Militarized Policing in the “Free Market” Era:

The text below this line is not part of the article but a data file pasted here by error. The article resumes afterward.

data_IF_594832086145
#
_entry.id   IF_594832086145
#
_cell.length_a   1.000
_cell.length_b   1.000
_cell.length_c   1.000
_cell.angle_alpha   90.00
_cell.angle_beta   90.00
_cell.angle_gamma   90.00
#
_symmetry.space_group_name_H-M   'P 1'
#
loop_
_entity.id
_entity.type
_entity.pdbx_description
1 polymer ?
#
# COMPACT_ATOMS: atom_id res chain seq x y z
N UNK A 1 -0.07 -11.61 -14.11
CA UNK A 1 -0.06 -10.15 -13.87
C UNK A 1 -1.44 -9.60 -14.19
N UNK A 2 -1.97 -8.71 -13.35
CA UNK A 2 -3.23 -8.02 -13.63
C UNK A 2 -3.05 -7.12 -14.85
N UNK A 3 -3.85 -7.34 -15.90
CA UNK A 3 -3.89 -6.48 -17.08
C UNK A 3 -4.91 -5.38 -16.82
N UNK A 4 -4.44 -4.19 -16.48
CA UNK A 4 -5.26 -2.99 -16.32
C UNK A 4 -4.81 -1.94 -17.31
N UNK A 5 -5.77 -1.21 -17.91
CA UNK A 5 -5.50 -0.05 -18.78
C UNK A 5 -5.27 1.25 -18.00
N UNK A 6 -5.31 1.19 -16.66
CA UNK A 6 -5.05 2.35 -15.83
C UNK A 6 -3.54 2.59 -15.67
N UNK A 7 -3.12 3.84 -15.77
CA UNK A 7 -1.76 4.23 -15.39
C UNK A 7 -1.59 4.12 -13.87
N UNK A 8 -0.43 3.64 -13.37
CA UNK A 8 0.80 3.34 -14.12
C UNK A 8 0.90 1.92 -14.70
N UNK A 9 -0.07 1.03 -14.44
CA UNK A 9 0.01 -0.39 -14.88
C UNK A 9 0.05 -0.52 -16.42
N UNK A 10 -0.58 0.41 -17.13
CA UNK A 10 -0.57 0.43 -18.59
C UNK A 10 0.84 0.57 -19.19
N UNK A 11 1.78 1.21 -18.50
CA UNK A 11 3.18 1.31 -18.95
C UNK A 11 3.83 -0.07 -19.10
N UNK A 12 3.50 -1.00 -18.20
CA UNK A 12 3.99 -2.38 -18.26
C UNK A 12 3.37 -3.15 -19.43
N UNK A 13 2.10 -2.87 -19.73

According to a recent Associated Press report, 18 U.S. cities including New York City spent 13 million taxpayer dollars on the policing and repression of their local Occupy Movements between the rise of Occupy Wall Street in mid-September and Bloomberg’s recent quasi-totalitarian police-state tear-down[20] of the original Occupy Wall Street (OWS) camp in the New York City financial district’s Zucotti Park.[21]   Urban policymakers who were actually serious about protecting public health and safety would have spent that money (itself a small drop in the bucket of the vast taxpayer expense of public service to corporate and financial America[22]) instead on various forms of direct social service (health and child care, drug counseling, education, food and nutrition, recreation, and …the list of unmet needs to address goes on) to the many and growing number of primarily nonwhite extreme poverty neighborhoods that have been struggling for many decades in the invisible and painful shadows of the profits system – the system that Occupy has tried in its own imperfect ways to oppose. The needs of those communities and the broader mass of the rising American poverty and near-poverty populations do not jibe with the longstanding corporate neoliberal agenda that serves and protects “the One Percent” – the top hundredth of disproportionately Caucasian corporate and financial masters who own more than a third of the nation’s wealth and a larger share of its elected officials while an increasing share of the citizenry slips into the nation’s disproportionately nonwhite misery class.[23]